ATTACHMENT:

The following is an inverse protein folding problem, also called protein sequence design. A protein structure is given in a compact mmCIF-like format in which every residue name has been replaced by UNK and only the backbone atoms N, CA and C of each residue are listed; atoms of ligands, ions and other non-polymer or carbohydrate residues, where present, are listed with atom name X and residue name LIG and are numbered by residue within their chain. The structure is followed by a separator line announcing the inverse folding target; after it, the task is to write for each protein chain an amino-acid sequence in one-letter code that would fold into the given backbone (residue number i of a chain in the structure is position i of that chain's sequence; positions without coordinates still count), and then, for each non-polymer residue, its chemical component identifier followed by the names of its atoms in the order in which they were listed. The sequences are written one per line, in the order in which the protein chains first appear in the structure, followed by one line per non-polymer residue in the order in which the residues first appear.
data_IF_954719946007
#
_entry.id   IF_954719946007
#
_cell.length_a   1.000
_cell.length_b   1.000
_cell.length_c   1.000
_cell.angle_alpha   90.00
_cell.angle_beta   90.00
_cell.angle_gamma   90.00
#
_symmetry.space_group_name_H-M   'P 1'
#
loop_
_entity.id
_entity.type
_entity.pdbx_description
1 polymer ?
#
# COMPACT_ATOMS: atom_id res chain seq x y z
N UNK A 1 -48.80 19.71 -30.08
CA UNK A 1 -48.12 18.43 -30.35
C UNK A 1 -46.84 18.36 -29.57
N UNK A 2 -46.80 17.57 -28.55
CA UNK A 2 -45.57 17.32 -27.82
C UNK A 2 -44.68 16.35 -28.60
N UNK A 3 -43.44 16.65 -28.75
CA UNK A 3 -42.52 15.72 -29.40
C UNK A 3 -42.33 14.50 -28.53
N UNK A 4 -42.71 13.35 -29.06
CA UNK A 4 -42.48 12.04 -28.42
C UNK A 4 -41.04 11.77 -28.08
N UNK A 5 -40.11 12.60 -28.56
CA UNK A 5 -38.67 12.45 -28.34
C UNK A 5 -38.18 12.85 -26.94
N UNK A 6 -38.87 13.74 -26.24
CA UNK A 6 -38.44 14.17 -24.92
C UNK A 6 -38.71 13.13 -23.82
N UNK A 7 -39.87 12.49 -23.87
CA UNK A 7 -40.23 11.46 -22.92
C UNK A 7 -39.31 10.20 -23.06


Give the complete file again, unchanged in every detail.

The following is an inverse protein folding problem, also called protein sequence design. A protein structure is given in a compact mmCIF-like format in which every residue name has been replaced by UNK and only the backbone atoms N, CA and C of each residue are listed; atoms of ligands, ions and other non-polymer or carbohydrate residues, where present, are listed with atom name X and residue name LIG and are numbered by residue within their chain. The structure is followed by a separator line announcing the inverse folding target; after it, the task is to write for each protein chain an amino-acid sequence in one-letter code that would fold into the given backbone (residue number i of a chain in the structure is position i of that chain's sequence; positions without coordinates still count), and then, for each non-polymer residue, its chemical component identifier followed by the names of its atoms in the order in which they were listed. The sequences are written one per line, in the order in which the protein chains first appear in the structure, followed by one line per non-polymer residue in the order in which the residues first appear.
data_IF_954719946007
#
_entry.id   IF_954719946007
#
_cell.length_a   1.000
_cell.length_b   1.000
_cell.length_c   1.000
_cell.angle_alpha   90.00
_cell.angle_beta   90.00
_cell.angle_gamma   90.00
#
_symmetry.space_group_name_H-M   'P 1'
#
loop_
_entity.id
_entity.type
_entity.pdbx_description
1 polymer ?
#
# COMPACT_ATOMS: atom_id res chain seq x y z
N UNK A 1 -48.80 19.71 -30.08
CA UNK A 1 -48.12 18.43 -30.35
C UNK A 1 -46.84 18.36 -29.57
N UNK A 2 -46.80 17.57 -28.55
CA UNK A 2 -45.57 17.32 -27.82
C UNK A 2 -44.68 16.35 -28.60
N UNK A 3 -43.44 16.65 -28.75
CA UNK A 3 -42.52 15.72 -29.40
C UNK A 3 -42.33 14.50 -28.53
N UNK A 4 -42.71 13.35 -29.06
CA UNK A 4 -42.48 12.04 -28.42
C UNK A 4 -41.04 11.77 -28.08
N UNK A 5 -40.11 12.60 -28.56
CA UNK A 5 -38.67 12.45 -28.34
C UNK A 5 -38.18 12.85 -26.94
N UNK A 6 -38.87 13.74 -26.24
CA UNK A 6 -38.44 14.17 -24.92
C UNK A 6 -38.71 13.13 -23.82
N UNK A 7 -39.87 12.49 -23.87
CA UNK A 7 -40.23 11.46 -22.92
C UNK A 7 -39.31 10.20 -23.06